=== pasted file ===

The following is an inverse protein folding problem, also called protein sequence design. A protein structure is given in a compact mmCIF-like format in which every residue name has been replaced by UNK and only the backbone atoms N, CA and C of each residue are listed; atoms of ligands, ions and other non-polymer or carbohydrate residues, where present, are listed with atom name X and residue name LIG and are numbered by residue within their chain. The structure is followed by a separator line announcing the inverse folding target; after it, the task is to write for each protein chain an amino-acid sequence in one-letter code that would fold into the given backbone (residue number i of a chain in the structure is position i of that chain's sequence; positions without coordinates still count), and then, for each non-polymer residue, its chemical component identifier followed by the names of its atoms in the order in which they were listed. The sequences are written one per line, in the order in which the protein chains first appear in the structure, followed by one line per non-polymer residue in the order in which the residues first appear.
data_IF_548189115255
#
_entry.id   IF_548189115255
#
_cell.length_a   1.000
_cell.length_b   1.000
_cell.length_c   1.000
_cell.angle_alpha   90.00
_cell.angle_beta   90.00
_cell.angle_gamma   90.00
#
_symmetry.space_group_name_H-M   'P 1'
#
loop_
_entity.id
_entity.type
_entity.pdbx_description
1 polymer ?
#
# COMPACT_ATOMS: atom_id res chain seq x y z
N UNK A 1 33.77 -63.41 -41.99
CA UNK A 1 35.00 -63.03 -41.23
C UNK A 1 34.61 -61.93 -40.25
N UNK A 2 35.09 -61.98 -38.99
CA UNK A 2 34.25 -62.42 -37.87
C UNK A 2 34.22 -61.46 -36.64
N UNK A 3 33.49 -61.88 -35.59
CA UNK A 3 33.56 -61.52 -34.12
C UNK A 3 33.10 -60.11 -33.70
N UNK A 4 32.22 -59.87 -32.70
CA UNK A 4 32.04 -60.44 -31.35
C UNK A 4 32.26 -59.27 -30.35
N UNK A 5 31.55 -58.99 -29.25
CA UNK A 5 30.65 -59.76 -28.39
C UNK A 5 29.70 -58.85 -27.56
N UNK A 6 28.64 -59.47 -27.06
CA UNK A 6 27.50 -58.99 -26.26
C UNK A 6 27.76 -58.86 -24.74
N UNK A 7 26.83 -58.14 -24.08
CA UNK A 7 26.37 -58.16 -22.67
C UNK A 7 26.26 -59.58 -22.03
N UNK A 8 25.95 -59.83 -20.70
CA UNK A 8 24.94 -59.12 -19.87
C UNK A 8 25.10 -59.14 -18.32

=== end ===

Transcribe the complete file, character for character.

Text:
The following is an inverse protein folding problem, also called protein sequence design. A protein structure is given in a compact mmCIF-like format in which every residue name has been replaced by UNK and only the backbone atoms N, CA and C of each residue are listed; atoms of ligands, ions and other non-polymer or carbohydrate residues, where present, are listed with atom name X and residue name LIG and are numbered by residue within their chain. The structure is followed by a separator line announcing the inverse folding target; after it, the task is to write for each protein chain an amino-acid sequence in one-letter code that would fold into the given backbone (residue number i of a chain in the structure is position i of that chain's sequence; positions without coordinates still count), and then, for each non-polymer residue, its chemical component identifier followed by the names of its atoms in the order in which they were listed. The sequences are written one per line, in the order in which the protein chains first appear in the structure, followed by one line per non-polymer residue in the order in which the residues first appear.
data_IF_548189115255
#
_entry.id   IF_548189115255
#
_cell.length_a   1.000
_cell.length_b   1.000
_cell.length_c   1.000
_cell.angle_alpha   90.00
_cell.angle_beta   90.00
_cell.angle_gamma   90.00
#
_symmetry.space_group_name_H-M   'P 1'
#
loop_
_entity.id
_entity.type
_entity.pdbx_description
1 polymer ?
#
# COMPACT_ATOMS: atom_id res chain seq x y z
N UNK A 1 33.77 -63.41 -41.99
CA UNK A 1 35.00 -63.03 -41.23
C UNK A 1 34.61 -61.93 -40.25
N UNK A 2 35.09 -61.98 -38.99
CA UNK A 2 34.25 -62.42 -37.87
C UNK A 2 34.22 -61.46 -36.64
N UNK A 3 33.49 -61.88 -35.59
CA UNK A 3 33.56 -61.52 -34.12
C UNK A 3 33.10 -60.11 -33.70
N UNK A 4 32.22 -59.87 -32.70
CA UNK A 4 32.04 -60.44 -31.35
C UNK A 4 32.26 -59.27 -30.35
N UNK A 5 31.55 -58.99 -29.25
CA UNK A 5 30.65 -59.76 -28.39
C UNK A 5 29.70 -58.85 -27.56
N UNK A 6 28.64 -59.47 -27.06
CA UNK A 6 27.50 -58.99 -26.26
C UNK A 6 27.76 -58.86 -24.74
N UNK A 7 26.83 -58.14 -24.08
CA UNK A 7 26.37 -58.16 -22.67
C UNK A 7 26.26 -59.58 -22.03
N UNK A 8 25.95 -59.83 -20.70
CA UNK A 8 24.94 -59.12 -19.87
C UNK A 8 25.10 -59.14 -18.32